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Vitamin D Supplement Improves Blood Sugar After Surgery in Elderly

Sep 25, 2021
 
Editor: Steve Freed, R.PH., CDE

Author: Eric Cheung, PharmD Candidate, USF Taneja College of Pharmacy

Knee surgery patients who are at increased risk for high blood sugar due to age and limited mobility post-surgery may benefit from vitamin D. 

Vitamin D has been known to help with bone growth and protection because it helps in bone mineralization. It is an essential vitamin that many providers have found to be low in their patients; thus, they will recommend daily or weekly supplements. Regarding diabetes treatment, vitamin D is thought to aid the pancreas’ beta cells and ultimately improve insulin secretion. Previous studies have shown the benefits of regularly taking vitamin D to support type 1 and type 2 diabetes patients. Those benefits seen were the improvement of A1c, fasting blood glucose, and even insulin sensitivity. This study wanted to observe those effects on elderly type 2 diabetes patients who have received knee surgery, to further understand vitamin D’s impact.

 

The purpose of this study is to investigate the doses of 800 IU and 2000 IU of vitamin D for 24 months in elderly adults after knee surgery. This specific population is chosen because of several factors that may increase their blood sugars after their surgery: the age, limited mobility post-surgery, and the surgery itself are factors that would risk increasing blood sugar. The study is a randomized, double‐blind trial conducted from 2008 to 2014 in Zurich, Switzerland, to measure the two different doses of vitamin D and fasting blood glucose and insulin resistance. The data were analyzed using linear mixed models adjusted for age, sex, baseline vitamin D deficiency, and body mass index.

Two hundred fifty-one participants were enrolled in this study with varying ages, gender, glucose intolerance, fasting blood glucose, and vitamin D level at baseline. The primary outcome results, comparing a difference between 800 IU and 2000 IU, have been statistically insignificant.  FBG between the group receiving 800 IU after two years was 5.32 (95% CI: [5.19 to 5.44]) and 2000 IU after two years was 5.39 (95% CI: [5.27 to 5.51]) mmol/L (P = .130). In addition, there was no difference in insulin resistance seen between the 800 IU having the result of 0.44 (95% CI: [0.37 to 0.52] vs. the 2000 IU with the outcome of 0.49 (95% CI: [0.41; 0.58]), P = 0.162.

The study showed the statistical significance of lowering fasting blood glucose in the 800 IU and 2000 IU. Groups. The results in the 800 IU group are from 5.54 (95% CI: [5.42 to 5.66]) to 5.32 (95% CI: [5.19 to 5.44]), P < .001. The results in the 2000 IU group are from 5.5 (95% CI: [5.38 to 5.62]) to 5.39 (95% CI: [5.27 to 5.51]), P = 0.019. The results have shown that there are no statistical differences and no clinical differences between the two doses. The results have established an excellent discovery for this specific patient population since they have factors that will increase their blood sugar.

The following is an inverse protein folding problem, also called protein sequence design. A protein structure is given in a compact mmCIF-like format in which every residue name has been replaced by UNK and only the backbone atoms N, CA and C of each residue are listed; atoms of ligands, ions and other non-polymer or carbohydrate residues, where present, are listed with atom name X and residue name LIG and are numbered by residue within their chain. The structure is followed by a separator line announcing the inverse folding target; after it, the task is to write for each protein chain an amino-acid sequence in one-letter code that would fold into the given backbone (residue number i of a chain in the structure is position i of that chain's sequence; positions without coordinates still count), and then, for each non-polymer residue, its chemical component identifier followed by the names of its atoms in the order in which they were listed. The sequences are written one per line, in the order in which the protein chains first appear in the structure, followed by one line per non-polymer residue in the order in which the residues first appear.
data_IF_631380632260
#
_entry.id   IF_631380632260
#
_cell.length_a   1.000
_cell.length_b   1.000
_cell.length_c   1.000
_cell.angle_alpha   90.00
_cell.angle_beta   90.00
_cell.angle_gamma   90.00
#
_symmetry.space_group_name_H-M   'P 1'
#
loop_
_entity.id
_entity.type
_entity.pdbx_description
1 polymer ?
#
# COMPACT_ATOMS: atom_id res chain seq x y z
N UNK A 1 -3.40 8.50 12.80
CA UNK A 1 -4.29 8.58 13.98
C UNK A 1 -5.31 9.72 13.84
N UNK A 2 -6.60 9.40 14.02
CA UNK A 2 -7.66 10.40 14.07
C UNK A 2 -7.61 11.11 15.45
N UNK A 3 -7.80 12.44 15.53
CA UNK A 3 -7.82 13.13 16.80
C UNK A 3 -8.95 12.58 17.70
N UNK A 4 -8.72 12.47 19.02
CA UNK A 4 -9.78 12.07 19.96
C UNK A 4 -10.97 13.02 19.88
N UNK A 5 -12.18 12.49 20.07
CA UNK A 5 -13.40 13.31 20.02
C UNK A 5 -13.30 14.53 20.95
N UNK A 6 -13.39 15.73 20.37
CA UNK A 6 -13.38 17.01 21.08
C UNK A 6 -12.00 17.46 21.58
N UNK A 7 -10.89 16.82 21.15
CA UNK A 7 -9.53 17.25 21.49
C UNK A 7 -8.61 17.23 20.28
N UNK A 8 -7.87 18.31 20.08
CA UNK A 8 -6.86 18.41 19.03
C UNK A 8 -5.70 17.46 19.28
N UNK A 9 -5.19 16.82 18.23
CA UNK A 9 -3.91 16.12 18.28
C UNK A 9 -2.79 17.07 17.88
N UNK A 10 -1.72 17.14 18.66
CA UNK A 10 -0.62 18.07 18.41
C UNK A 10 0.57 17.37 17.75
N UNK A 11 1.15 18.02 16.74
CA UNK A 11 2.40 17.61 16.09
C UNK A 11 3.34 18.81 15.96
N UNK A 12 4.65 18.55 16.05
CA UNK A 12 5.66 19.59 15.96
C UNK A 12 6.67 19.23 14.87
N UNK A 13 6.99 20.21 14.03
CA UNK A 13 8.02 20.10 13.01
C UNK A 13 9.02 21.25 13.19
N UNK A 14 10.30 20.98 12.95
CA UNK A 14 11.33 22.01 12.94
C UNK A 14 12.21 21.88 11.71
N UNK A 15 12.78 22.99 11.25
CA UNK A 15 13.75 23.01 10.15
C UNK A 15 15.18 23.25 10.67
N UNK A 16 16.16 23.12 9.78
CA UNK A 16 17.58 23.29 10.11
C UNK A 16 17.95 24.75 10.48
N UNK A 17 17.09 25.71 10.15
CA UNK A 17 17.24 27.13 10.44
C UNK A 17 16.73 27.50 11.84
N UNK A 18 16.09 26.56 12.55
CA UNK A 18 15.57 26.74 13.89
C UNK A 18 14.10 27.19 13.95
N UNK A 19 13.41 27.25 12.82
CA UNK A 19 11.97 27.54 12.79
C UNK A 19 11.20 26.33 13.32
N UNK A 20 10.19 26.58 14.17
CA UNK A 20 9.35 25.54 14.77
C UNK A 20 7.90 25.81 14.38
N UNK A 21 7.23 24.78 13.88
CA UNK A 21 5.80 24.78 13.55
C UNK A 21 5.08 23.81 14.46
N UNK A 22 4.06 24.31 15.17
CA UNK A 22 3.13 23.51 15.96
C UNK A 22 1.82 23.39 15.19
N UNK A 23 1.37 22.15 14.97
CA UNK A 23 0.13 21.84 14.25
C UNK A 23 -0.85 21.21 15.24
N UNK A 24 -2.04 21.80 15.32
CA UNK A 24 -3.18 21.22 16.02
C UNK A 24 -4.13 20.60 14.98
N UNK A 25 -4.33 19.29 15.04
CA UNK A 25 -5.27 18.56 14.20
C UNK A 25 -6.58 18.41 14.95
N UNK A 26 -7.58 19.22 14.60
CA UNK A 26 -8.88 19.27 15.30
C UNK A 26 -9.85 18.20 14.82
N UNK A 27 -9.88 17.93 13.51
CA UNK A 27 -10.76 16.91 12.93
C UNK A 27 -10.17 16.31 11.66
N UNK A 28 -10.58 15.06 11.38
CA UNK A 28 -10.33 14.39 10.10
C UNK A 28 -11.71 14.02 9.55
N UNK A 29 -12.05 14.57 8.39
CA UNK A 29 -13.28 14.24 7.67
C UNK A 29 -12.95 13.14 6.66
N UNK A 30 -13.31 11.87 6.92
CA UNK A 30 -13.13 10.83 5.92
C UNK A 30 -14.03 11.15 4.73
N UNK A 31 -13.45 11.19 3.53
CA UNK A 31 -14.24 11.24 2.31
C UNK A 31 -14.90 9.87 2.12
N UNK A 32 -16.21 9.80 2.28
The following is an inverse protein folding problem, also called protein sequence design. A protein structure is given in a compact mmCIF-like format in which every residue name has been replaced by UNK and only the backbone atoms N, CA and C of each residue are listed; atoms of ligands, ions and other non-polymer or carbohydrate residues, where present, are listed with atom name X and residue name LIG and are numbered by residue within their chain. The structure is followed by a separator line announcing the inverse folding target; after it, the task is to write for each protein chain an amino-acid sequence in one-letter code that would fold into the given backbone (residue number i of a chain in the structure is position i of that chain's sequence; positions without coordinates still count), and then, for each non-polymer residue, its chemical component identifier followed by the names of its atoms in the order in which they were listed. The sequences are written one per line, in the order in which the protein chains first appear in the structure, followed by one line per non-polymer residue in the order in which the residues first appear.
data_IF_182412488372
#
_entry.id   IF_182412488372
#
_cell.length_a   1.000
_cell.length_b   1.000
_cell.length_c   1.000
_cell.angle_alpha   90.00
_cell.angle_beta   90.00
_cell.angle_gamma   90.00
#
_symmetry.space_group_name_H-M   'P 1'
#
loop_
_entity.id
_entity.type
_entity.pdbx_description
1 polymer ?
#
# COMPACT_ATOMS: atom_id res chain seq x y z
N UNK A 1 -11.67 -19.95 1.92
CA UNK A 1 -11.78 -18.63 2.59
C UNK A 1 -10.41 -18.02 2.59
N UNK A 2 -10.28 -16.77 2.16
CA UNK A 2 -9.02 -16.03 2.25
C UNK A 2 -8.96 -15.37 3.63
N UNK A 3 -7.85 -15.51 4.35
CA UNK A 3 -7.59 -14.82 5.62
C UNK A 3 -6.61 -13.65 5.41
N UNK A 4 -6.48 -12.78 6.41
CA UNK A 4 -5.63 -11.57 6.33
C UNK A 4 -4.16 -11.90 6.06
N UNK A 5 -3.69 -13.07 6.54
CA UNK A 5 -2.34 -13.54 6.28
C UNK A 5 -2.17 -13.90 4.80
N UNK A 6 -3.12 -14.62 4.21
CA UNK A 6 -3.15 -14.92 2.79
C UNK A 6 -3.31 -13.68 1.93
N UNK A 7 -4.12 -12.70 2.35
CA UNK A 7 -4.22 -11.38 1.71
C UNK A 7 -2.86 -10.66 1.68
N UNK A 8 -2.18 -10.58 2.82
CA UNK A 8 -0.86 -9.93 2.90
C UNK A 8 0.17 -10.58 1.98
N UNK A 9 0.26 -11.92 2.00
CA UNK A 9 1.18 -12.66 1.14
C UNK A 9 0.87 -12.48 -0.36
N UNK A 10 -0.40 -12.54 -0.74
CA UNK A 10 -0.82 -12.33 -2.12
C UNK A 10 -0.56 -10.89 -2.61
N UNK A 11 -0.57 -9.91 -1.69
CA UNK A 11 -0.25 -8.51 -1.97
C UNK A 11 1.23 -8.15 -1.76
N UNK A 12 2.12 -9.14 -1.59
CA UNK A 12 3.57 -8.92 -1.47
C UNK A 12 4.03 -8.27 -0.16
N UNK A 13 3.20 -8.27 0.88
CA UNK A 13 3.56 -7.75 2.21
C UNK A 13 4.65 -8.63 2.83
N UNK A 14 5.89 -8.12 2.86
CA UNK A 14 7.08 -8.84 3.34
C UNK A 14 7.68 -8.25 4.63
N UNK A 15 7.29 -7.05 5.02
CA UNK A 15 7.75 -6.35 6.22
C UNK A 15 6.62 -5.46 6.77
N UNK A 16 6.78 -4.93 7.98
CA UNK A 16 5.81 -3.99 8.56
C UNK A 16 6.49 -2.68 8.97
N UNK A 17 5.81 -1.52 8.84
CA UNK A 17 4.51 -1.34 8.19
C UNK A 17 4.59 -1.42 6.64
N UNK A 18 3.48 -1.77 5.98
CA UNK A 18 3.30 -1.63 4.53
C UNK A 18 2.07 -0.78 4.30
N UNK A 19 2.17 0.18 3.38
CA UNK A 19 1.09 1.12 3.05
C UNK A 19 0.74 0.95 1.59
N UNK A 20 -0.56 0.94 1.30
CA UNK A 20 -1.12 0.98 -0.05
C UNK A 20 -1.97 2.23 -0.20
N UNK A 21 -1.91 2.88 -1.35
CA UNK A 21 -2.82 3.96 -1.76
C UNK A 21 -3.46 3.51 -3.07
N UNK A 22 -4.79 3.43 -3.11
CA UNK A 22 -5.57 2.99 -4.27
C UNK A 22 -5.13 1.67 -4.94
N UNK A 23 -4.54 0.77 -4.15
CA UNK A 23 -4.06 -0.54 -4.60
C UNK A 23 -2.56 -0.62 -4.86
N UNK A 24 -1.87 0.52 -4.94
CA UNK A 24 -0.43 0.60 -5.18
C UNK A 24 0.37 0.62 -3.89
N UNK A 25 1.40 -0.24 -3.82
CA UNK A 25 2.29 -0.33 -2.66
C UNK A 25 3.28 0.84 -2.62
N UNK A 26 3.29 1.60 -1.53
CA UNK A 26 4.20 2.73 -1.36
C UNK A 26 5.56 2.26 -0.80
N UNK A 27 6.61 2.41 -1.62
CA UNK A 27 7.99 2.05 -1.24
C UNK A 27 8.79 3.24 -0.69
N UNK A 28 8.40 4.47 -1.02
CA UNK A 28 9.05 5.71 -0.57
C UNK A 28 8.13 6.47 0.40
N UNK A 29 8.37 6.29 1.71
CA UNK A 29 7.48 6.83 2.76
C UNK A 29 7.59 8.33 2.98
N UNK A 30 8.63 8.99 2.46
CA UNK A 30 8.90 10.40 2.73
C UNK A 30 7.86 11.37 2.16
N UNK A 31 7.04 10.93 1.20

In conclusion, there are no statistical nor clinical differences between the 800 IU and 2000 IU. Vitamin D doses in elderly patients who had knee surgery. The results indicated that the significant benefit of taking vitamin D was the decrease in fasting blood glucose. Interestingly, the more potent dose of vitamin D did not provide a more desirable outcome. The similar effects between the two strengths could be due to age and the body’s ability to absorb the vitamin D to be utilized. Vitamin D’s role in helping lower fasting blood glucose is promising since this patient group has a higher risk of increasing their blood sugar levels due to physical activity limitations. This study’s weaknesses are that it lacks a placebo group, and there was no distinction of sun exposure, which could contribute to those taking the lower dose of 800 IU having high vitamin D levels.

Practice Pearls:

  • Vitamin D 800 IU and 2000 IU have no statistical nor clinical differences when measuring fasting blood glucose and insulin resistance.
  • After knee surgery, taking vitamin D results in lower fasting blood glucose levels, with similar results between 800 IU and 2000 IU.
  • Adding vitamin D supplementation for type 2 diabetes patients with limited mobility due to knee surgery improves fasting blood glucose, insulin concentration, insulin resistance, and insulin sensitivity.

 

Baranwal M. Vitamin D Supplement Improves Blood Sugar After Knee Surgery In Elderly. Published: Med Dialogues 2021 Jan20.

Grubler MR, Gangler S. Effects of vitamin D3 on glucose metabolism in patients with severe osteoarthritis: A randomized, doubleblind trial comparing daily 2000 with 800 IU vitamin D3. Diabetes Obesity and Metabolism 2020 December 28.

 

Eric Cheung, PharmD Candidate, University of South Florida Taneja College of Pharmacy